The Surangama Sutra (Hero Method Teaching), is presented here by Charles Luk (Upasaka Lu Kuan Yu), translated from the Chinese text known as 'Leng Yen Ching'. It is believed within the Mahayana Buddhist tradition that in the Dharma ending age, which many believe is now, the Surangama Sutra will be the first of the Buddhist Sutras to disappear. This makes this translation all the more poignant for Buddhist practitioners. Ths version contains much, but not all of Ch'an master Han Shan's (1546-1623) enlightened commentary, which appears as ample footnotes to the main text itself. Luk's translation carries the following dedication:
'Respectfully dedicated to Mr. and Mrs. Carroll Aitkins who are fervent Canadian Buddhists and whose very valuable and generous support has made possible my presentation of the important sermon which, according to the Buddha, will be the first sutra to disappear in this Dharma ending age.'
Luk has used the Chinese text that was translated from the Sanskrit by master Paramiti in 705AD. Master Paramiti lived in central north India, at Chih Chih monastery. In this sutra, The Lord Buddha asks Manjusri to choose the meditative method best suited for human beings. He chooses the method favoured by Avalokitesvara, which detaches the organ of hearing from its object, and then turns that organ in toward the stream of concentration. Pursued to its ultimate degree, the duality of 'movement' and 'stillness' is transcended. The sutra has 8 sections:
Part I. The Noumenon in the Tathagata Store. Part II. The Phenomenon in the Tathagata Store. Part III. The Tathagata Store Containing Both Noumenon and Phenomenon. Part IV. Self-Enlightenment. Part V. The Enlightenment of Others. Part VI. Bodhisattva Development Into Buddhahood. Part VII. The Six Planes of Existence Caused By Unenlightenment. Part VIII. Warning to Practisers: The Fifty False States Caused by the Five Aggregates.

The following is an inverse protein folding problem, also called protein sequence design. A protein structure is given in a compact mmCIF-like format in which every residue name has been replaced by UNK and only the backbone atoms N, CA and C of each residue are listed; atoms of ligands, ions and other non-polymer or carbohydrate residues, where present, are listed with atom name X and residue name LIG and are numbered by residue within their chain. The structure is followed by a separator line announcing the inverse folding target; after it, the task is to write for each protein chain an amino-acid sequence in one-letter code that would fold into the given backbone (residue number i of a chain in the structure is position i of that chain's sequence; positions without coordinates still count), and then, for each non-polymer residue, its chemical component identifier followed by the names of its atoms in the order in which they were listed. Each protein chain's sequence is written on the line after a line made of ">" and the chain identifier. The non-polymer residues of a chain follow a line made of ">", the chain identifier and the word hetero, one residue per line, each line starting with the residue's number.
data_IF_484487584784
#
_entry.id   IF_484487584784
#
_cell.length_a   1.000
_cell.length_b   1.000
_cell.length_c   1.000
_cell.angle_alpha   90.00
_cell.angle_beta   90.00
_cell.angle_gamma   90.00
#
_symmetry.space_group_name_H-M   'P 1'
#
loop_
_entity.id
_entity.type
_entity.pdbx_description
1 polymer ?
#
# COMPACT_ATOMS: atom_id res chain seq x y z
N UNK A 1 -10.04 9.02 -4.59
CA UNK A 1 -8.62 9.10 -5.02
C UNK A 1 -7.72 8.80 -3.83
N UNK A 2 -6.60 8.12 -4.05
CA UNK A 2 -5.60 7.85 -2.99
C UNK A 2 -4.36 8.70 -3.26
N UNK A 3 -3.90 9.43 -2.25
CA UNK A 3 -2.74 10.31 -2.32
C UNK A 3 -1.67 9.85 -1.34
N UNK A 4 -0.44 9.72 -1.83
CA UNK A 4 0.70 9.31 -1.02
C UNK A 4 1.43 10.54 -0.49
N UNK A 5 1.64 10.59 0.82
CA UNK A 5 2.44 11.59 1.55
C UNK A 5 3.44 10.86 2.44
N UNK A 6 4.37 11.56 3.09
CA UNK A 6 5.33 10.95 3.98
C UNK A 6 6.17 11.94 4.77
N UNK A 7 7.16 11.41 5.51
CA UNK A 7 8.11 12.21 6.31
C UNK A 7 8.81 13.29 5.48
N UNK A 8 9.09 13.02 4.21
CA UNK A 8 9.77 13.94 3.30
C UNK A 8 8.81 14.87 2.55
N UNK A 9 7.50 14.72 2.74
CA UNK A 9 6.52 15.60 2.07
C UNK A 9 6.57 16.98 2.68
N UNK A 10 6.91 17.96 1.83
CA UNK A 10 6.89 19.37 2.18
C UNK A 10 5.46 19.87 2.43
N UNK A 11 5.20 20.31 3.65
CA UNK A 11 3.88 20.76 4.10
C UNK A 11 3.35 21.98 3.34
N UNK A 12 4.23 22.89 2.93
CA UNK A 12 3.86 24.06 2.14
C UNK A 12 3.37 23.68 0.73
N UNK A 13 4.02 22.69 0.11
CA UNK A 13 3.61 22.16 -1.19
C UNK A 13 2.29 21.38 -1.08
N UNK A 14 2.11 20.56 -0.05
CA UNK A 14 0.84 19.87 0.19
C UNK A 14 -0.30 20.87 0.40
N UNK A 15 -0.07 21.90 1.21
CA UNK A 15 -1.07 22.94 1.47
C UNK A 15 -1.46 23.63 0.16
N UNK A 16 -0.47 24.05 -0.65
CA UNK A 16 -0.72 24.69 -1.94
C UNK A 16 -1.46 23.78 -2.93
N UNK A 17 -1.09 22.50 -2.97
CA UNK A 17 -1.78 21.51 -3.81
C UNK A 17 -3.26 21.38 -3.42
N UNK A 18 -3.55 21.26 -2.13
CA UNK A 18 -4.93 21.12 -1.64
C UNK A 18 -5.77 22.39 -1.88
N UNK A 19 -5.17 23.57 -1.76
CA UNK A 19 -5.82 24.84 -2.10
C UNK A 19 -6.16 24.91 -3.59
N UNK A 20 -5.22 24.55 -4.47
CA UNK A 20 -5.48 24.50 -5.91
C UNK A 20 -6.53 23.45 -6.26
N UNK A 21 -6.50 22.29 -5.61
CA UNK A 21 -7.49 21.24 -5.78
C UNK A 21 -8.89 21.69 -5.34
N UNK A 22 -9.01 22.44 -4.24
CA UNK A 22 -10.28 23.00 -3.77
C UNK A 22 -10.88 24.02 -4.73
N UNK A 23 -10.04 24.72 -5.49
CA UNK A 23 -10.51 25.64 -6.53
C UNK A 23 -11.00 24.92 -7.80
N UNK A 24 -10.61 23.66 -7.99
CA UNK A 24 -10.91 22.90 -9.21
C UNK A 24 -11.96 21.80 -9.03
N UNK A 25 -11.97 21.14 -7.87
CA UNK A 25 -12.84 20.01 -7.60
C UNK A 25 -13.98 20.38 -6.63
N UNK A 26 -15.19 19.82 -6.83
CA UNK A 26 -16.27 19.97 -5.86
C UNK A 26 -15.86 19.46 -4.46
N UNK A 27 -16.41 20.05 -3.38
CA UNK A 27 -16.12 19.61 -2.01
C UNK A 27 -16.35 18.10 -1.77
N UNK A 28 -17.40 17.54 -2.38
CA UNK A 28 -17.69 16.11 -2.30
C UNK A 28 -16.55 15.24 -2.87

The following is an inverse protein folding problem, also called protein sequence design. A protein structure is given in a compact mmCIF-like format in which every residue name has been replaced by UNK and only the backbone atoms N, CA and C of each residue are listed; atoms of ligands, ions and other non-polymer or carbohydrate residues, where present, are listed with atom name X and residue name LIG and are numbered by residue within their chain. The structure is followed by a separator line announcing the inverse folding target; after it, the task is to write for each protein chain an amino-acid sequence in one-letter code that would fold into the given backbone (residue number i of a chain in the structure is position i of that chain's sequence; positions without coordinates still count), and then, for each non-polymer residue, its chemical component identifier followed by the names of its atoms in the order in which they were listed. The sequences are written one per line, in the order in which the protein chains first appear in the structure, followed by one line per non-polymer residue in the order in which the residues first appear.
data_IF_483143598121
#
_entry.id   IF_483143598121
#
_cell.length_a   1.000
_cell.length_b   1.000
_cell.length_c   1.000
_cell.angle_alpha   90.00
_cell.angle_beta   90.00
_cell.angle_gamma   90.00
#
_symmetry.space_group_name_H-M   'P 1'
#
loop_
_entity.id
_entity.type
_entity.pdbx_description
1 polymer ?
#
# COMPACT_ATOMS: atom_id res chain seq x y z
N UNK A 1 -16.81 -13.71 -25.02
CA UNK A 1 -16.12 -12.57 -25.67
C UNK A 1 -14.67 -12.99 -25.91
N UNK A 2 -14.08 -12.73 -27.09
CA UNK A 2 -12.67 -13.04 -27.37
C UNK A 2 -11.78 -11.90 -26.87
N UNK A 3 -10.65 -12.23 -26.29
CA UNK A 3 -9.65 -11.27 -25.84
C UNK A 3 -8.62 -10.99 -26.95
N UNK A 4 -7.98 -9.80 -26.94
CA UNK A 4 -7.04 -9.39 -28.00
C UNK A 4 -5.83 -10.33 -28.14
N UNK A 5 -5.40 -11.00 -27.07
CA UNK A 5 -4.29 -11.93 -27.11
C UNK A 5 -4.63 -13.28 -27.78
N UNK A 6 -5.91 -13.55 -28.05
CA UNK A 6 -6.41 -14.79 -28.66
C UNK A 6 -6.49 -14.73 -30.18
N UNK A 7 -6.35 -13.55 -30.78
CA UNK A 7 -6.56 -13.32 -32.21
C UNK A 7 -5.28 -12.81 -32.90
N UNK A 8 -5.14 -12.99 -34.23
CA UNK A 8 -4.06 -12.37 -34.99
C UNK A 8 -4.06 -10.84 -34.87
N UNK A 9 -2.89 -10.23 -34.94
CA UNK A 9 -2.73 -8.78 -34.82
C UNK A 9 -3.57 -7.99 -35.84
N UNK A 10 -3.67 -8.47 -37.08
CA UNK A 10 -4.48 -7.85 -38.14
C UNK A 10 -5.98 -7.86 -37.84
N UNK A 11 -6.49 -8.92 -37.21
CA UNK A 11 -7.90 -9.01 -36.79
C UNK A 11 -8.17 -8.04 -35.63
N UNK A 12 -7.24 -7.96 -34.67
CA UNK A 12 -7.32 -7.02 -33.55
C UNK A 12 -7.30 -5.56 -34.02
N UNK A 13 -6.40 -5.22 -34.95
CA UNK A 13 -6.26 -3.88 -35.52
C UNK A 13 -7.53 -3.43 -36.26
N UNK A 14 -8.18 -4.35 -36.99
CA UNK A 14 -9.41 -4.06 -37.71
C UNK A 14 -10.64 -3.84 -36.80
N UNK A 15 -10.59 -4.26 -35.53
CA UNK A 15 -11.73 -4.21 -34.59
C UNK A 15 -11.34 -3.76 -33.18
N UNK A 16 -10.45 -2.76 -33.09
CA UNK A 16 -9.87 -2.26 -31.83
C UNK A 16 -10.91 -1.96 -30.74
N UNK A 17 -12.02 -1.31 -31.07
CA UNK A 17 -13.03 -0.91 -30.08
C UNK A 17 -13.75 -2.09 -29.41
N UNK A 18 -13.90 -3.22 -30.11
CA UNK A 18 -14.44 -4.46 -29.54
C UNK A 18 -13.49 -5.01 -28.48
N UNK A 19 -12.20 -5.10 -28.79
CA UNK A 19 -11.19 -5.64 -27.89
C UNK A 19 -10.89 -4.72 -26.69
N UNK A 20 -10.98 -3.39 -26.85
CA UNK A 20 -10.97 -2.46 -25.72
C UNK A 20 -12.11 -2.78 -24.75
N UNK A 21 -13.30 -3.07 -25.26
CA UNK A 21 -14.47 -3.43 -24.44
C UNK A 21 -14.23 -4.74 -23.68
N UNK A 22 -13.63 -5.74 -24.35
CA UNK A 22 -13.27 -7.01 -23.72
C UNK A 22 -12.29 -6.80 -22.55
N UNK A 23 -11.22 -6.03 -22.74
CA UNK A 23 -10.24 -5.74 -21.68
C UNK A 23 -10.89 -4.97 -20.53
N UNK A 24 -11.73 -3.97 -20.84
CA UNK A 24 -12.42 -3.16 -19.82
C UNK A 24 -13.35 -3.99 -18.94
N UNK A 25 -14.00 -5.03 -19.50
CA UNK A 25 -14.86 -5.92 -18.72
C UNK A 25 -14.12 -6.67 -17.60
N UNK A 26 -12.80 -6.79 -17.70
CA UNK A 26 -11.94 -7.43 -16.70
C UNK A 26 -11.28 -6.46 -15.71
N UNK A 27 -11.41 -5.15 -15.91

As with all of Charles Luk's excellent translations, there is an extensive glossary of terms.
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This version of the Surangama Sutra is a treasure. The translation by Charles Luk is excellently crafted into english. One gets the feeling that he C.L.) understood what he was translating from the view of someone who had a deep meditation practice. This translation is then not just an academic exercise by an academic. The commentary by Master Han Shan is priceless. His insights add a dimension of clarity to the, sometimes, cryptic text. C.L. does not include the Surangama Mantra in his translation stating that the Chinese version of it is corrupted. As for the Surangama Sutra itself... it is the study of a lifetime... or maybe more. :)